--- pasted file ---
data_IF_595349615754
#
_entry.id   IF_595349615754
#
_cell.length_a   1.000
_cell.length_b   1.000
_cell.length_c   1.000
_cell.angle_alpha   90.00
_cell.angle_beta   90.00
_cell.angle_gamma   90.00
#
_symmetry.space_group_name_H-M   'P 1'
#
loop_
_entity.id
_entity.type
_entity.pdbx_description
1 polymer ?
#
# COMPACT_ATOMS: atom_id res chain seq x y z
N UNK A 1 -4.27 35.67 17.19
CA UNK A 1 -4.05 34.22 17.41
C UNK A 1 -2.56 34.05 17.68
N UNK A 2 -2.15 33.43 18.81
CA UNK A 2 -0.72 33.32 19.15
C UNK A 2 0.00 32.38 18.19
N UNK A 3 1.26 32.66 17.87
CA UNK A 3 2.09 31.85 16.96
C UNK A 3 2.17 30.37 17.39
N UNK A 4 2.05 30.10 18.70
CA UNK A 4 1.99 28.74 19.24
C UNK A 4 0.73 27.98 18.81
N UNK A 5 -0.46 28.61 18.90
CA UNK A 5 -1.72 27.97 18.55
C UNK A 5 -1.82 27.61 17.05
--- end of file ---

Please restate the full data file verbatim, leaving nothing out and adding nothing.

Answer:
data_IF_595349615754
#
_entry.id   IF_595349615754
#
_cell.length_a   1.000
_cell.length_b   1.000
_cell.length_c   1.000
_cell.angle_alpha   90.00
_cell.angle_beta   90.00
_cell.angle_gamma   90.00
#
_symmetry.space_group_name_H-M   'P 1'
#
loop_
_entity.id
_entity.type
_entity.pdbx_description
1 polymer ?
#
# COMPACT_ATOMS: atom_id res chain seq x y z
N UNK A 1 -4.27 35.67 17.19
CA UNK A 1 -4.05 34.22 17.41
C UNK A 1 -2.56 34.05 17.68
N UNK A 2 -2.15 33.43 18.81
CA UNK A 2 -0.72 33.32 19.15
C UNK A 2 0.00 32.38 18.19
N UNK A 3 1.26 32.66 17.87
CA UNK A 3 2.09 31.85 16.96
C UNK A 3 2.17 30.37 17.39
N UNK A 4 2.05 30.10 18.70
CA UNK A 4 1.99 28.74 19.24
C UNK A 4 0.73 27.98 18.81
N UNK A 5 -0.46 28.61 18.90
CA UNK A 5 -1.72 27.97 18.55
C UNK A 5 -1.82 27.61 17.05